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When doing roundhouse kick in Muay Thai, they always teach to overrotate the opposite heel to around 45 degrees, so pivot heel is facing opponent. However having watched multiple Muay thai matches, more than half the time, athletes never do this.

This is just few example matches with Rodtang and Sergio. You can view multiple matches with many athletes. Is there a reason behind why this happens less in reality? When doing roundhouse kicks myself, I often find it wasted motion rotating feet too much.

Common Resource Lesson:

https://youtu.be/MTlEFD2GlmE?t=237

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In Actuality:

https://youtu.be/ChB-nomLGQg?t=337

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https://youtu.be/ChB-nomLGQg?t=296

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Don't think of it as wasted motion. This is a flexibility exercise for the most powerful kicks. If your opponent was a Pad or other inanimate object this is how you kick.

However for a kick in a competition or self defence where you have a live opponent or enemy who is trying to read your moves this is not the way to kick. The reason being that it is easy to read such an attack early by the change in foot and hip position.

The key to the hard to reach 'perfect technique' is kicking with this hip position without it being readable.

The way I have been taught to do this is to change the foot rotation while I kick. I start off with the foot at 45 degrees to the forwards position and lift the leg forwards as though I was aiming for a front kick. Next I twist the hips to the position shown in the training video. At the same time my foot rotates 90 degrees so it is 45 degrees from straight backwards at the end of the kick.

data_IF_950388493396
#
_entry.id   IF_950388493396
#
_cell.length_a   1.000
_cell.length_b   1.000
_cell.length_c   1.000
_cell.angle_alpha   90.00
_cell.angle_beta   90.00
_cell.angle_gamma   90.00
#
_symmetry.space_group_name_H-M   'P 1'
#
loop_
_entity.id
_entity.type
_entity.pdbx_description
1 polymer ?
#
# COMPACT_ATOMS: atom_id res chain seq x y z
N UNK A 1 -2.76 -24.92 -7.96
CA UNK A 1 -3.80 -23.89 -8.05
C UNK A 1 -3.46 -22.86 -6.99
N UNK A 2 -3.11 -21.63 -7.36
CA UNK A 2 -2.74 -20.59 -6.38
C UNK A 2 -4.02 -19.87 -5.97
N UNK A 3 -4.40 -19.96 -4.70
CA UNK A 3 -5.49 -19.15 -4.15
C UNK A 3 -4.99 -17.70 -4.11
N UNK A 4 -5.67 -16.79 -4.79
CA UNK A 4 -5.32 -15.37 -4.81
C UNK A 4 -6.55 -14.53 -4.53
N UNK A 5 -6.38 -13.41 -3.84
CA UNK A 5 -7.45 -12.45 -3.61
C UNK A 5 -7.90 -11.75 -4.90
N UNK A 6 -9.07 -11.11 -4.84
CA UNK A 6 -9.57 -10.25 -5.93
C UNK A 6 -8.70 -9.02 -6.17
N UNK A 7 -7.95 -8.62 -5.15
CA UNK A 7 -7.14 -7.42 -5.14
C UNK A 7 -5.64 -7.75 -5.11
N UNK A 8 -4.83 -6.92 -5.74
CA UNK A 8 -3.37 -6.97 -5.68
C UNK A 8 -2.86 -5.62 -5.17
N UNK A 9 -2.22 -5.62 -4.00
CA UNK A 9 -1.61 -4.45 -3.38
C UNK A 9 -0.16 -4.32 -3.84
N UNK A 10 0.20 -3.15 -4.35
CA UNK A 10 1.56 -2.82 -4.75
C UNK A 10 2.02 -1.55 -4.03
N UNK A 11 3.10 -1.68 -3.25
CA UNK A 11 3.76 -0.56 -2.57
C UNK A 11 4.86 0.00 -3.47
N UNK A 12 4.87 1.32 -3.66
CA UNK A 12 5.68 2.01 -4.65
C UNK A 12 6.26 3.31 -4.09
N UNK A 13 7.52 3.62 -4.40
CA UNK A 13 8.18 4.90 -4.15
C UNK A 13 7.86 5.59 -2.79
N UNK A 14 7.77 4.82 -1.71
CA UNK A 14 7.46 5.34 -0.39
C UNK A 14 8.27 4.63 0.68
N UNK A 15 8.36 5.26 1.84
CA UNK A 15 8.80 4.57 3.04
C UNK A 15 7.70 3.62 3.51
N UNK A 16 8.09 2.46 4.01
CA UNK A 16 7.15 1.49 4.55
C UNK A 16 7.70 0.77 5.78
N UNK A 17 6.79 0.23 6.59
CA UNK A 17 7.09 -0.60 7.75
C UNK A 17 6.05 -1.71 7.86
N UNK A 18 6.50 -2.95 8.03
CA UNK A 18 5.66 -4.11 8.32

If I am doing a side kick I do exactly the same move. but I rotate the foot 135 degrees with my leg in the air so the foot is facing straight backwards as I land the kick.

The approach I describe is not the only way, nor necessarily the best way it sacrifices some power because I don't have the same level of angular momentum as the kicks shown in the training video.

You have to start with the powerful method they show in this video because otherwise you will lack the range of movement required to perform these kicks at all. However what you do in a fight should be different because you have to hide your intentions from the enemy.

This is not just about flexibility, but about opening the hips for optimal hip acceleration, which then makes the kick more powerful. Since in competitions power is not everything, lots of power is deliberately given up for higher speed and lower readability. Thus, the competitor tends to kick more via the hip flexor and less via hip rotation not because it is the 'better' kick (technically, it is worse), but because it is more appropriate for fights against experienced opponents reading your every move.

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    @mattsmith5 This is not just about flexibility, but about opening the hips for optimal hip acceleration, which then makes the kick more powerful. Since in competitions power is not everything, lots of power is deliberately given up for higher speed and lower readability. Thus, the competitor tends to kick more via the hip flexor and less via hip rotation not because it is the 'better' kick (technically, it is worse), but because it is more appropriate for fights against experienced opponents reading your every move. Nov 21, 2021 at 21:57
  • hi @PhilipKlöcking by the way, I left a general forum question here, thank you for all the answers, martialarts.meta.stackexchange.com/questions/664/…
    – mattsmith5
    Nov 24, 2021 at 8:49

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